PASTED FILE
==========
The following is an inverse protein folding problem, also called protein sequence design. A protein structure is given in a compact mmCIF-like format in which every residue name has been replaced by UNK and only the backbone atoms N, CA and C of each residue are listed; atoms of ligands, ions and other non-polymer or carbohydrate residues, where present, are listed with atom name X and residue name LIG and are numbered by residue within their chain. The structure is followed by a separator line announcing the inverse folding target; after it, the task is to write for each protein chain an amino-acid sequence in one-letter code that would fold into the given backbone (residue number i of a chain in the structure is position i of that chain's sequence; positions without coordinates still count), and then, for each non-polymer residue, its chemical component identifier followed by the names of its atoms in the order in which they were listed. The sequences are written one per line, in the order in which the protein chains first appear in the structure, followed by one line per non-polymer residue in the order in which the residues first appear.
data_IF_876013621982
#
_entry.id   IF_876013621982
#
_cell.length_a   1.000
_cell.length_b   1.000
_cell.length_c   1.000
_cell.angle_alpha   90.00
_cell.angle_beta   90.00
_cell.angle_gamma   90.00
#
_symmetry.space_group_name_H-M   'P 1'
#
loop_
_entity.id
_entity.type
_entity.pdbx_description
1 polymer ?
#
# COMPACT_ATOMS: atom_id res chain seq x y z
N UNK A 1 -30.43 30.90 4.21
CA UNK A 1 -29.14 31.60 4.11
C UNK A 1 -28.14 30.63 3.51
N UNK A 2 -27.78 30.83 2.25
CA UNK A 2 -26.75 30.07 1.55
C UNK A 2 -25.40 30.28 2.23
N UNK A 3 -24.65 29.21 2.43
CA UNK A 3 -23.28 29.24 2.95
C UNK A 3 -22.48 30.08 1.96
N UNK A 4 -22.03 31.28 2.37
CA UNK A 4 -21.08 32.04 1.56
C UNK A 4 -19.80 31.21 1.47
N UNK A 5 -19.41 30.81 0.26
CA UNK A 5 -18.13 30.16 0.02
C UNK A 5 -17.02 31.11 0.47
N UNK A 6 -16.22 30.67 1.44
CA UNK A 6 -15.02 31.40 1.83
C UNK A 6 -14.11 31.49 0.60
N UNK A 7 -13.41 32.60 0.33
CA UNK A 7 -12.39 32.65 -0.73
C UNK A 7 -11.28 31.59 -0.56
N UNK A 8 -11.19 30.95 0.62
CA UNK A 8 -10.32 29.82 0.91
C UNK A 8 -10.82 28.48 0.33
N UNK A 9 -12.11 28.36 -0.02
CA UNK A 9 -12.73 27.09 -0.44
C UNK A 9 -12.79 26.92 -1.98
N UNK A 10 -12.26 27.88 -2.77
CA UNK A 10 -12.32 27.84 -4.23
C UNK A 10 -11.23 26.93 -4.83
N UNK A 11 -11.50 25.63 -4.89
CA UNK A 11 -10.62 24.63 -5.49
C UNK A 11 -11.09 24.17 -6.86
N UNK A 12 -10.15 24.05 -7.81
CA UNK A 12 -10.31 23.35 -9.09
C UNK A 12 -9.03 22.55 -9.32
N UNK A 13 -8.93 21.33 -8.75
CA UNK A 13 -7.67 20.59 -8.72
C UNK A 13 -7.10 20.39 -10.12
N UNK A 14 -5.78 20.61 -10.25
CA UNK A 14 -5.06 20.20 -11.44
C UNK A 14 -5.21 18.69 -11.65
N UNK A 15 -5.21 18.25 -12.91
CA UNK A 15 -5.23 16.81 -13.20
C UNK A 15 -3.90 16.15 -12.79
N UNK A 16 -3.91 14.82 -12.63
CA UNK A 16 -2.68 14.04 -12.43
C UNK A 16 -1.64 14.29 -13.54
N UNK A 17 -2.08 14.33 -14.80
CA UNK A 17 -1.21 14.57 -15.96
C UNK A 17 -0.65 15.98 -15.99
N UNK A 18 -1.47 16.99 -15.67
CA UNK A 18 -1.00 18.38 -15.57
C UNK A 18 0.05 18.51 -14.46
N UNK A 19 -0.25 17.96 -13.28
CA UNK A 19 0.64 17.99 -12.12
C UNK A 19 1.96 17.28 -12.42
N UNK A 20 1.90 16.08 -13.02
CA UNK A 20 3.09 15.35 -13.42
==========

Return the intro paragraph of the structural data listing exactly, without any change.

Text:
The following is an inverse protein folding problem, also called protein sequence design. A protein structure is given in a compact mmCIF-like format in which every residue name has been replaced by UNK and only the backbone atoms N, CA and C of each residue are listed; atoms of ligands, ions and other non-polymer or carbohydrate residues, where present, are listed with atom name X and residue name LIG and are numbered by residue within their chain. The structure is followed by a separator line announcing the inverse folding target; after it, the task is to write for each protein chain an amino-acid sequence in one-letter code that would fold into the given backbone (residue number i of a chain in the structure is position i of that chain's sequence; positions without coordinates still count), and then, for each non-polymer residue, its chemical component identifier followed by the names of its atoms in the order in which they were listed. The sequences are written one per line, in the order in which the protein chains first appear in the structure, followed by one line per non-polymer residue in the order in which the residues first appear.